Prevalence of Fetal Alcohol Spectrum Disorder in Greater Manchester, UK: An Active Case Ascertainment Study
Despite high levels of prenatal alcohol exposure in the UK, evidence on the prevalence of fetal alcohol spectrum disorders (FASD) is lacking. This paper reports on FASD prevalence in a small sample of children in primary school.
A 2-phase active case ascertainment study was conducted in 3 mainstream primary schools in Greater Manchester, UK. Schools were located in areas that ranged from relatively deprived to relatively affluent. Initial screening of children aged 8–9 years used prespecified criteria for elevated FASD risk (small for age; special educational needs; currently/previously in care; significant social/emotional/mental health symptoms). Screen-positive children were invited for detailed ascertainment of FASD using gold standard measures that included medical history, facial dysmorphology, neurological impairment, executive function, and behavioral difficulties.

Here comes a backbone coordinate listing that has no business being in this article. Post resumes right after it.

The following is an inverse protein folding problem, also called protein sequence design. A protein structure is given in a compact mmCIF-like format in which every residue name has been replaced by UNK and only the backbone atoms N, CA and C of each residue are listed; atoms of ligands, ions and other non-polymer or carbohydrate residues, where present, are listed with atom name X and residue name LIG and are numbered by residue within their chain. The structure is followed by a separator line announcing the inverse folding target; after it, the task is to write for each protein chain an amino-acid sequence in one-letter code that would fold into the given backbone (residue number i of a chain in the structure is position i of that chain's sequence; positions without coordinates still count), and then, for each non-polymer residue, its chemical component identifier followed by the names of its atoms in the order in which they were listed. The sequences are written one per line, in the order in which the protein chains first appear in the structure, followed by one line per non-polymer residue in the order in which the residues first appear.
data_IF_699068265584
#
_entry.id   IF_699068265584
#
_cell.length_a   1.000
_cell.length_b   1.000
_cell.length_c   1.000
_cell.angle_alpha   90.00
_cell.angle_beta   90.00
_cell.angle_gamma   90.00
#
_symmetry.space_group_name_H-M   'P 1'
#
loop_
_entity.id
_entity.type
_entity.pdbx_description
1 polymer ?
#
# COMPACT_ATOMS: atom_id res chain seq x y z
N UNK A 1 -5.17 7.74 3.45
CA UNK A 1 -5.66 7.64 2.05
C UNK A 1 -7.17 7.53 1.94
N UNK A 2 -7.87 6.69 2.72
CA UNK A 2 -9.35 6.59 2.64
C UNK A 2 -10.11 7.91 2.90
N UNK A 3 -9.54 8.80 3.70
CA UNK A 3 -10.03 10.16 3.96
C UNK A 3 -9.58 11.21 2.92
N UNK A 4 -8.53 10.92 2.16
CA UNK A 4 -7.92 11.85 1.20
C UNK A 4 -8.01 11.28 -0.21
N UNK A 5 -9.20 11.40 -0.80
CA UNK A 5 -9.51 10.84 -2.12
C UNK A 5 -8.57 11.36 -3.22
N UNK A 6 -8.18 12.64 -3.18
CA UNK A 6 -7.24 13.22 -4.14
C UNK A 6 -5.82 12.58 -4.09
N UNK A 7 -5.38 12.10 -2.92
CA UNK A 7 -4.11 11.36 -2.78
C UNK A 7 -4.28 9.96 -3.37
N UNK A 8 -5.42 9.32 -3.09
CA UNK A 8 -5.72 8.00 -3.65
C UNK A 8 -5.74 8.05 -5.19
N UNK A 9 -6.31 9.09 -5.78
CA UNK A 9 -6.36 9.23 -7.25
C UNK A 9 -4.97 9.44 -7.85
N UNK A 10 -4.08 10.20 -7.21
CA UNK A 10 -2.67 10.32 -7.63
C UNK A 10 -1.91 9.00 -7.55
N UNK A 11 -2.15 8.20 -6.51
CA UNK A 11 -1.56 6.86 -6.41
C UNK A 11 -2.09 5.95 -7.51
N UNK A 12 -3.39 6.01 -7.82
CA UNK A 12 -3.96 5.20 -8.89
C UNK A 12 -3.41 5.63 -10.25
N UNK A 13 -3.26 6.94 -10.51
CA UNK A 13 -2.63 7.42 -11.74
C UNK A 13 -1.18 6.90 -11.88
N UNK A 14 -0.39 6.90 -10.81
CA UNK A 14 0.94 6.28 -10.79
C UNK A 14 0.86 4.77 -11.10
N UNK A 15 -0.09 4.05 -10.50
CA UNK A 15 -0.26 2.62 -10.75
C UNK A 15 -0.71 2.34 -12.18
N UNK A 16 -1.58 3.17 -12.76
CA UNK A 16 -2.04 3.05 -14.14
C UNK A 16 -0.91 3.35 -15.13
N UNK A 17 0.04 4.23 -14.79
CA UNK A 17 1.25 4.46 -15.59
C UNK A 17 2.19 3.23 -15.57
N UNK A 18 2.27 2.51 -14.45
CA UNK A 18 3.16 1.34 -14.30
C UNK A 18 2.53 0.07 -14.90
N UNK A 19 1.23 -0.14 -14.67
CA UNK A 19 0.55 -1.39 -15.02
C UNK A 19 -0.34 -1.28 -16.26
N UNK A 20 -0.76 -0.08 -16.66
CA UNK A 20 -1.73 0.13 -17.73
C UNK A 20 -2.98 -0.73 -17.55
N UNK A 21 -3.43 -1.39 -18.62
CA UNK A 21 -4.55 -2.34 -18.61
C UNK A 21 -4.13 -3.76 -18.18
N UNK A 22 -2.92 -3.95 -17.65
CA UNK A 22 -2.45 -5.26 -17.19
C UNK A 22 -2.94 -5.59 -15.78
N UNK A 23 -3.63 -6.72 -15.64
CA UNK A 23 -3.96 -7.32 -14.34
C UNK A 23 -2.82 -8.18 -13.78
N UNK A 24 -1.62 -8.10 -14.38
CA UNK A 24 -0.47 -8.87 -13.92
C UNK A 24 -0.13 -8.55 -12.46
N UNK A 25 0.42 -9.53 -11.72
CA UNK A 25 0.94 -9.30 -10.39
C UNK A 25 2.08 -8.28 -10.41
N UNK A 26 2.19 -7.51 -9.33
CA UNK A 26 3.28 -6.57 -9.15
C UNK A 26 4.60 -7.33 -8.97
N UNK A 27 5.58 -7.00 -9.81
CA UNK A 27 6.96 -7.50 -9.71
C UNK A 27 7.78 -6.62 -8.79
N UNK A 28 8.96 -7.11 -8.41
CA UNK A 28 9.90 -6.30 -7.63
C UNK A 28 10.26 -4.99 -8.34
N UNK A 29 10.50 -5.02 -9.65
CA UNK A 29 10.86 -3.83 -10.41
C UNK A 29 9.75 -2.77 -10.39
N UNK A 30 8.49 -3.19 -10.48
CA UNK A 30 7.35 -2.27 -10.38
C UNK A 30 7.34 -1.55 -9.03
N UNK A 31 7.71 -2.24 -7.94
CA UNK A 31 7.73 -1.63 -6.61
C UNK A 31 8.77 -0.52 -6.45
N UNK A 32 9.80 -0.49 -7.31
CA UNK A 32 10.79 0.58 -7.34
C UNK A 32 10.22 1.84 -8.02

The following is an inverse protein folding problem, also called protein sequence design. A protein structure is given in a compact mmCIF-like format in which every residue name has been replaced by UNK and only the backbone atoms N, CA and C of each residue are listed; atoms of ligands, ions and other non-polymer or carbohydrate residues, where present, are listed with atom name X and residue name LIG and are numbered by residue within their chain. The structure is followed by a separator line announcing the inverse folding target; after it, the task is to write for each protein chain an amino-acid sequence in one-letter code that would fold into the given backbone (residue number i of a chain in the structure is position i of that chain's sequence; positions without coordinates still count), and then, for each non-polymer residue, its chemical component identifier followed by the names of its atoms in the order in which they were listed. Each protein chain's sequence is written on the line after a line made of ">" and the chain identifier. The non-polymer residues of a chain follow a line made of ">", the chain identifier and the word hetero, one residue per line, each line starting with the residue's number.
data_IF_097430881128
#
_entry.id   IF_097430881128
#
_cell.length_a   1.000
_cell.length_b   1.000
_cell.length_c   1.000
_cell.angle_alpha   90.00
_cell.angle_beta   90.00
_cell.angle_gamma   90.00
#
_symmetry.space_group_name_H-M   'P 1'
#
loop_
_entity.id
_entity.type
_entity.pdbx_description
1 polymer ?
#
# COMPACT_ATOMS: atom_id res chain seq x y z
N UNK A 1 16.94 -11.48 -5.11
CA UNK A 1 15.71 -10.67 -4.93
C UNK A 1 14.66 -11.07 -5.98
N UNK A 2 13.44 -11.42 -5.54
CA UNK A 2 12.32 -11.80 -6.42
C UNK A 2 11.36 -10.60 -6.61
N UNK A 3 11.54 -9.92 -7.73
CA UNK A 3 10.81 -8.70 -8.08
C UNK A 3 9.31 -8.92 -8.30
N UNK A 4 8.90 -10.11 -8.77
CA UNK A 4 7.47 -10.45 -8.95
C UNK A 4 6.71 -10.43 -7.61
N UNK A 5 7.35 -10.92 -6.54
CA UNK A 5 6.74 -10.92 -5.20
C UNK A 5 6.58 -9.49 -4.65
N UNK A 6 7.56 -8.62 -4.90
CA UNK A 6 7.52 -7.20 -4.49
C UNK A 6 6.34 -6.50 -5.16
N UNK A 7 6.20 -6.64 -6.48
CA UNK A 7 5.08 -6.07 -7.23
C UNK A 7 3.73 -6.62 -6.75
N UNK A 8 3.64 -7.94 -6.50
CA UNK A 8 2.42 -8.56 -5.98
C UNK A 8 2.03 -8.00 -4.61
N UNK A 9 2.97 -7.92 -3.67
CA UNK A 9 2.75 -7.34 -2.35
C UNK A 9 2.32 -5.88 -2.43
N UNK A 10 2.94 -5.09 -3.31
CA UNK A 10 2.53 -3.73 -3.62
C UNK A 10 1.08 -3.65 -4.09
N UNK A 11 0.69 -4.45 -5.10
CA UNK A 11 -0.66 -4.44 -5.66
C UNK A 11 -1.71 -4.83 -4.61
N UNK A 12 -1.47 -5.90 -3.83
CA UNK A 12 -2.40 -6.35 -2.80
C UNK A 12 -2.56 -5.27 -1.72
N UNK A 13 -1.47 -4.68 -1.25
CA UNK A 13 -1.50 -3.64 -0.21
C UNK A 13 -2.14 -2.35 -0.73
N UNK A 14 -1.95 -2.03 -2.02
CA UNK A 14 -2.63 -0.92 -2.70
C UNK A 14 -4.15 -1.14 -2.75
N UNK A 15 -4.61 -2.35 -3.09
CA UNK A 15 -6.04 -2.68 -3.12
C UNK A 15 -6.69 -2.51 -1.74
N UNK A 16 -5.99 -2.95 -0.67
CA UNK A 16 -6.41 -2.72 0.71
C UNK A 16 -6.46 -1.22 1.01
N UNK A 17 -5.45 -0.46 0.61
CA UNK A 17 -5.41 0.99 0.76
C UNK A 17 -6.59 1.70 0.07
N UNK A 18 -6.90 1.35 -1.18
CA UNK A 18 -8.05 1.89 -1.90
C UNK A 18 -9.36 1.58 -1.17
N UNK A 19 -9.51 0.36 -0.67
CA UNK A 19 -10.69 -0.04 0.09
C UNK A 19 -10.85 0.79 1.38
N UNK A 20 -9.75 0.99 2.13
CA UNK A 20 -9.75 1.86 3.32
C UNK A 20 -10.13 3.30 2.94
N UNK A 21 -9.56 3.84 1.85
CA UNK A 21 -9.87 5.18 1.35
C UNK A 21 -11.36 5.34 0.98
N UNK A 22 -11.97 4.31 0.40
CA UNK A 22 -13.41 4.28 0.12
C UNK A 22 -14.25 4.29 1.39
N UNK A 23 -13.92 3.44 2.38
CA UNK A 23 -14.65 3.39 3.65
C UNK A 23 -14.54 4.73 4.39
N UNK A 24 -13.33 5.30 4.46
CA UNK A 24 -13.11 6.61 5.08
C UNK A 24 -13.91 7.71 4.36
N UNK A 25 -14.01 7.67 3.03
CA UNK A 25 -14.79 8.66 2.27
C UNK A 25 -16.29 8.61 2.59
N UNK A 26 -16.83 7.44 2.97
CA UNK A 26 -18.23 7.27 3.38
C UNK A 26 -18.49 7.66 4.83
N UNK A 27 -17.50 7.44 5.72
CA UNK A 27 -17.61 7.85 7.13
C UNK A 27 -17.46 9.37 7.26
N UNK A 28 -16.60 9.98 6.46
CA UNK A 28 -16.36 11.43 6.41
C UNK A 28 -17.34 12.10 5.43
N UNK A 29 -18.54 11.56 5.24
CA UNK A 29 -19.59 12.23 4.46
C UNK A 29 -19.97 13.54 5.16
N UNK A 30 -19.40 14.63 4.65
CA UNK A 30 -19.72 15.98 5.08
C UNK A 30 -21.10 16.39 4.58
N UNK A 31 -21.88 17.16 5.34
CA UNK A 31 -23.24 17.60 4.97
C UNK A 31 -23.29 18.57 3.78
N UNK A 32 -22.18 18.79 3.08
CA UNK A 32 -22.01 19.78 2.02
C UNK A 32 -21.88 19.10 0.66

Of 220 eligible children, 50 (23%) screened positive and 12% (26/220) proceeded to Phase 2 assessment. Twenty had a developmental disorder, of whom 4 had FASD and 4 were assessed as possible FASD. The crude prevalence rate of FASD in these schools was 1.8% (95% CI: 1.0%, 3.4%) and when including possible cases was 3.6% (2.1%, 6.3%). None of these children had previously been identified with a developmental diagnosis.
FASD was found to be common in these schools and most of these children’s needs had not previously been identified. A larger, more definitive study that uses a random sampling technique stratified by deprivation level to select schools is needed to make inferences regarding the population prevalence of FASD.